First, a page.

Saturday, 9 August 2014

The Last Wild - Piers Torday


This is the first in a trilogy for what some reviewers refer to as "pre-teens", although as a grown-up I liked it very much! You could easily see it as a non-preachy eco warning book, or, like many of it's reviewers on Amazon (lots of whom tell you that they are representative of the audience the book is aimed at) you could just read it as a brilliant adventure.

Kester Jaynes is in a kind of children's home.  Although more like a prison really, as he's not allowed to leave, ever.  He's been there six years and he can't speak.  Until one night a flock of pigeons break the glass of his room, and he understands what they are saying.  In fact, by "thinking" the words he wants to say, they understand him too.  And they want to help him escape as quickly as possible, as there is a job to be done, urgently.  When his friendly cockroach pal pursuades him to wiggle into a filthy drain and get away from his captors, the adventure truly begins!  Animals are dead (well most of them) from a disease that there is no cure for.  Humans now live in large cities.  The countryside is empty and they all eat a kind of porrridge called "Formula" that someone has invented to take the place of real food.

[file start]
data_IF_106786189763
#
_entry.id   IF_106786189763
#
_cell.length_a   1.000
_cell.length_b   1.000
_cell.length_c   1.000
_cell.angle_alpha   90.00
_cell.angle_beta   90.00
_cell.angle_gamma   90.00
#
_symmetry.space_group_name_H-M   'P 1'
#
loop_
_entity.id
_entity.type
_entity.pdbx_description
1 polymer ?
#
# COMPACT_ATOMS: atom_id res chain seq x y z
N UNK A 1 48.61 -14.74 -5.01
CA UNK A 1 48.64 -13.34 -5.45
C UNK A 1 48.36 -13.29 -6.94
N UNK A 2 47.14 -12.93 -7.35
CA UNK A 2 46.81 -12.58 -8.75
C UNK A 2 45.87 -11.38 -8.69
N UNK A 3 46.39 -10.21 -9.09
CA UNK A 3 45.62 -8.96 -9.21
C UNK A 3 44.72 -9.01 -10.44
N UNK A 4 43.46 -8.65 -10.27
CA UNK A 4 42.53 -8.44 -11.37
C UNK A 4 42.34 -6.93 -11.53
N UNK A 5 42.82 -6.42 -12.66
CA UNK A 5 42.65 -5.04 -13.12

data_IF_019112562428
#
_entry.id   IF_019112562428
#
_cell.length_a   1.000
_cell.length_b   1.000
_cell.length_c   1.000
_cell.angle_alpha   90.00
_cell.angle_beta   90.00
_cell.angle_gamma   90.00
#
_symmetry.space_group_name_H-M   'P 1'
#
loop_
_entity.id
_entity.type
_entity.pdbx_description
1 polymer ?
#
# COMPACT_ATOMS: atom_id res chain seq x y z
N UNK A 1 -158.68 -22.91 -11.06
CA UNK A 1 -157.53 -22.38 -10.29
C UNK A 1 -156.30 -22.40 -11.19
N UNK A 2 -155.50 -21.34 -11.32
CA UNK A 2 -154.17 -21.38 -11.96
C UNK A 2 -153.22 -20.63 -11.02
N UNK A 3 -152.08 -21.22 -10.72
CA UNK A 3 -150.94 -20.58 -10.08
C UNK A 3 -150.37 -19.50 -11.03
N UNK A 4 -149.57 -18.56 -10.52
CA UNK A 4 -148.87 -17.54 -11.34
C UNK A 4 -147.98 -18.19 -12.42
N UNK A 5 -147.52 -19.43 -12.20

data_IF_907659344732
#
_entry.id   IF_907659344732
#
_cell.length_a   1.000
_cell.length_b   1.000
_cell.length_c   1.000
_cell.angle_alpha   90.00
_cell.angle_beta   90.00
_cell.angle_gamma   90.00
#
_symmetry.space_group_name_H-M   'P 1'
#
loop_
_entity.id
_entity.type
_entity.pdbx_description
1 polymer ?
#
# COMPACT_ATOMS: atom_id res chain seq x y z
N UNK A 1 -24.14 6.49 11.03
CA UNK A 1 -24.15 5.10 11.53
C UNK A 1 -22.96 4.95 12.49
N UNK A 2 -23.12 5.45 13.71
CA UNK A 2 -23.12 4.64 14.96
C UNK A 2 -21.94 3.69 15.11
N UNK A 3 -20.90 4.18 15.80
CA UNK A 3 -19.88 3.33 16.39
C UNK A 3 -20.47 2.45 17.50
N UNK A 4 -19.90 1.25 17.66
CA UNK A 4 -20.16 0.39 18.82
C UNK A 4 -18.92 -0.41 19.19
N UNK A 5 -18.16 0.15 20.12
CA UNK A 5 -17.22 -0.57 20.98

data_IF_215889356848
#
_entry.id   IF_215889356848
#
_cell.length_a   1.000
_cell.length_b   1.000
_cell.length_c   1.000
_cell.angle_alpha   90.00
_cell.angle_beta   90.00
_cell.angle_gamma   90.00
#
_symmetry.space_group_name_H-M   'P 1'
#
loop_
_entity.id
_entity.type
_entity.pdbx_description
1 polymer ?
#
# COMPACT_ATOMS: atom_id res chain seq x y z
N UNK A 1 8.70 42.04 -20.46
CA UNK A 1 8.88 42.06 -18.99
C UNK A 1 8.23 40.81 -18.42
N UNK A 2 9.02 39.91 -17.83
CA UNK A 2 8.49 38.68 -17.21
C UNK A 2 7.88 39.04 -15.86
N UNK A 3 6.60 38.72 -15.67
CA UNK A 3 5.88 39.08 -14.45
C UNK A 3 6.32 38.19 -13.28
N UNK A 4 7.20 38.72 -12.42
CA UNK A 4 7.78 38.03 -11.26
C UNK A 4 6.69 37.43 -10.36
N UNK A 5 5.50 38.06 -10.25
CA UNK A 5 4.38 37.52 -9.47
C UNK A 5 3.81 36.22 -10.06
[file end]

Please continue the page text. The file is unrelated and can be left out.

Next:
Clever idea all round.  If you are an adult and have ever come across a film called Soylent Green, you may remember that it had an all round foodstuff, too (although the Formula in this book is probably not made of the same stuff!). Guess what?  Formula is making someone an awful lot of money!  And of course there's Kester - a flawed child, for it is not explained why he cannot talk even though he desparately wants to.  But he can communicate with animals.  And there is another clever touch, for the conversations between boy and animal are not in "inverted commas" but in *stars*, which threw me at first until his first contact with another child, when her conversation was in inverted commas and the penny dropped.  I'll bet pre-teens pick that up long before I did!!

Well Done Piers Torday (son of the slightly more famous, the late Paul Torday) for the first book in the trilogy, which can be read as a stand alone, but has many fans awaiting the second and third!